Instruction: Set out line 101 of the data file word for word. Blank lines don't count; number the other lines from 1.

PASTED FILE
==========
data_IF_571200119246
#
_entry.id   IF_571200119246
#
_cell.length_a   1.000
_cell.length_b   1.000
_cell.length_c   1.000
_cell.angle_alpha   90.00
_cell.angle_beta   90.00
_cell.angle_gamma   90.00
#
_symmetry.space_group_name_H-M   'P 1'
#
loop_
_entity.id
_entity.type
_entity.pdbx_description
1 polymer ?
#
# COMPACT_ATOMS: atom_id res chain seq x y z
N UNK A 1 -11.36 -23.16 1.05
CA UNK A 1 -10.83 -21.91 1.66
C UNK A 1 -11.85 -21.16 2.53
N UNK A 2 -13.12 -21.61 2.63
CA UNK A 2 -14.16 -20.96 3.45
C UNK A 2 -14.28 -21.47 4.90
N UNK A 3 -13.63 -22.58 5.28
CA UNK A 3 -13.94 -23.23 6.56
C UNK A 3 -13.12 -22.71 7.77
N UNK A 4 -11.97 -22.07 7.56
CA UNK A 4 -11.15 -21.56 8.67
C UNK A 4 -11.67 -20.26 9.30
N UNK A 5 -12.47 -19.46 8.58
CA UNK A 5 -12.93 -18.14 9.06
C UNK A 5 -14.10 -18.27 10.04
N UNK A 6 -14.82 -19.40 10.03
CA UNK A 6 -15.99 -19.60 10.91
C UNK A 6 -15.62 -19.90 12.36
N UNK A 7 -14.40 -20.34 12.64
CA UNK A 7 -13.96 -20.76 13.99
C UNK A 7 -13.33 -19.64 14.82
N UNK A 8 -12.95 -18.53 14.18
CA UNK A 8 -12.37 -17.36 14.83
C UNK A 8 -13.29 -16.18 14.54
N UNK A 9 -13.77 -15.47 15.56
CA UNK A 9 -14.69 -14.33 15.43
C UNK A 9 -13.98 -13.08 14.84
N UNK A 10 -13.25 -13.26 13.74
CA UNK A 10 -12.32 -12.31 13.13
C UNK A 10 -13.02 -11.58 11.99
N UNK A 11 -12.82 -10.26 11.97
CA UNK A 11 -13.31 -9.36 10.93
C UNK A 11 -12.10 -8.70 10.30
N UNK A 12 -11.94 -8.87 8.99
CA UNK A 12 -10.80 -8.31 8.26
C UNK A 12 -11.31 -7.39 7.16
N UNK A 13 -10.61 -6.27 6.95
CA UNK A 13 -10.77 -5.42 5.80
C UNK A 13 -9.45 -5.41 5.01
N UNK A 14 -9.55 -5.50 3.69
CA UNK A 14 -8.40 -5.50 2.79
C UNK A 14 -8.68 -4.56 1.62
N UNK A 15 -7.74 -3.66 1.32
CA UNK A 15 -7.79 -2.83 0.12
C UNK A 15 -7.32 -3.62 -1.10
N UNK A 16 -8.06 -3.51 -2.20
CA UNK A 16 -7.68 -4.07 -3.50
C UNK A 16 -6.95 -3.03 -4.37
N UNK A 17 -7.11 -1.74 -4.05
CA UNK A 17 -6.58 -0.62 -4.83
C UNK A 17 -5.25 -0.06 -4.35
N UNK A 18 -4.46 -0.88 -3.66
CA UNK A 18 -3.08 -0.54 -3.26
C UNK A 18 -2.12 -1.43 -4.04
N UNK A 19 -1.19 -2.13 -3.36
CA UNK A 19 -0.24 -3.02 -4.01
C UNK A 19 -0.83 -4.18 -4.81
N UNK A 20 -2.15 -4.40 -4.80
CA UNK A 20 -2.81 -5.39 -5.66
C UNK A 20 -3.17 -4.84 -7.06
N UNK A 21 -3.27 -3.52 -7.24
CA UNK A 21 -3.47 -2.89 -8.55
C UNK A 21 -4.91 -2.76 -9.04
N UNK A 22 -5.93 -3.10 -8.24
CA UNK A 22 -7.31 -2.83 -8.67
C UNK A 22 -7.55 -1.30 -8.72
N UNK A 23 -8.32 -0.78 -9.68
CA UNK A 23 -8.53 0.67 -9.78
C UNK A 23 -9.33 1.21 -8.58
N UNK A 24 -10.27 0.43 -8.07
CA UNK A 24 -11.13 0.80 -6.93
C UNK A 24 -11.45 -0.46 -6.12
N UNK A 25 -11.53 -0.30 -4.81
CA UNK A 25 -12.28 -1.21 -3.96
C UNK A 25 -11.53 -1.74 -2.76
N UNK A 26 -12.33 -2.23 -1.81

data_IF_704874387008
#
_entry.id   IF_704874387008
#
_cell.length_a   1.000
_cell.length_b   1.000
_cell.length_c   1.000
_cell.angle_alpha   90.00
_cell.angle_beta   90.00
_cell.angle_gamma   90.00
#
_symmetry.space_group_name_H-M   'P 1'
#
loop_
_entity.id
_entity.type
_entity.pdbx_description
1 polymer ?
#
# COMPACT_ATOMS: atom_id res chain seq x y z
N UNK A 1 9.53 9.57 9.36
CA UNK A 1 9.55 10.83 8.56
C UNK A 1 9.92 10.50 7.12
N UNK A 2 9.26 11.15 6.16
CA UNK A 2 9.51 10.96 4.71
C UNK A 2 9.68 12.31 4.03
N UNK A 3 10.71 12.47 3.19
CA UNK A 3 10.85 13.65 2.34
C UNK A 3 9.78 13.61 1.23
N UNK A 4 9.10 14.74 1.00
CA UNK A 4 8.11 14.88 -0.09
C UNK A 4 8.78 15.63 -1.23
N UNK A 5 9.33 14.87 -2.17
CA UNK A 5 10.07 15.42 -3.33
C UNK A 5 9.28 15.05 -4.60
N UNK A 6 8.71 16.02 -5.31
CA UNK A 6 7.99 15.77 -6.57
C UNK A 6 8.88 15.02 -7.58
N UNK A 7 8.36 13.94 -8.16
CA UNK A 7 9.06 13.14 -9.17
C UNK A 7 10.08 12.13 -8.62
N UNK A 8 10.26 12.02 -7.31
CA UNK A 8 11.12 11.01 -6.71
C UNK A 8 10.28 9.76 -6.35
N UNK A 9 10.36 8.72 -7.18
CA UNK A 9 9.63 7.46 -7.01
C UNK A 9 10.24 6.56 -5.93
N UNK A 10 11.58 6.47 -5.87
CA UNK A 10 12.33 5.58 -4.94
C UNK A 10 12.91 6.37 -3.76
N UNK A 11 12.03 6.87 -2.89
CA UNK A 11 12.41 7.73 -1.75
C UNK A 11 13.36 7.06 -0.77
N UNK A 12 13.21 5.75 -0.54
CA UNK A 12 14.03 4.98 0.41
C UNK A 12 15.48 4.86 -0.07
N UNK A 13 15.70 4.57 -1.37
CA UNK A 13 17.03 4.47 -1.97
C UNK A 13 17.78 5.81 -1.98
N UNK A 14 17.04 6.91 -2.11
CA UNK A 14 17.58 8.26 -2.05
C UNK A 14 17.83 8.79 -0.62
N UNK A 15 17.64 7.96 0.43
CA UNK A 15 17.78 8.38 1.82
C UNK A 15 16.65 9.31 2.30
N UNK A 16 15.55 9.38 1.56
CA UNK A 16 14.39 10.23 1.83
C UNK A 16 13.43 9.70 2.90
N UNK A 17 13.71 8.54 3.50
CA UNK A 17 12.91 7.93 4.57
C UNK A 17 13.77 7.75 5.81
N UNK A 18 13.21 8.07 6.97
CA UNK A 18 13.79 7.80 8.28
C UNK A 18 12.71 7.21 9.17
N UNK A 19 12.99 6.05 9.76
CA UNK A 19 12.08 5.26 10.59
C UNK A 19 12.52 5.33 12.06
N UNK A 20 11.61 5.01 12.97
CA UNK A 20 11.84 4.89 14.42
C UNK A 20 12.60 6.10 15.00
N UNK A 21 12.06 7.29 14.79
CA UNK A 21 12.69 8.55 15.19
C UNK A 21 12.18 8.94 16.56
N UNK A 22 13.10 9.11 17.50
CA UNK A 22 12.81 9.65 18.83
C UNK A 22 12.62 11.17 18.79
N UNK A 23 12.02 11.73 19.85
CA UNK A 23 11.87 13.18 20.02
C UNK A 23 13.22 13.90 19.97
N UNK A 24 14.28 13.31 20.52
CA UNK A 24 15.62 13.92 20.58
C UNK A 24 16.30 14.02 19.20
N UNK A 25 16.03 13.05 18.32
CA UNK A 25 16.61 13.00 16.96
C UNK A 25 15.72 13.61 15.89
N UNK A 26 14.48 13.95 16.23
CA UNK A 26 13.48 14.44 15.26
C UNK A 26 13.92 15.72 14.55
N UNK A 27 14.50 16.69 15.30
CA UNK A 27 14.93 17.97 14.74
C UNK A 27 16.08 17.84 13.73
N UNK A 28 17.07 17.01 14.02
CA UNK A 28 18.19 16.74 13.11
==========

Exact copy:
_cell.length_a   1.000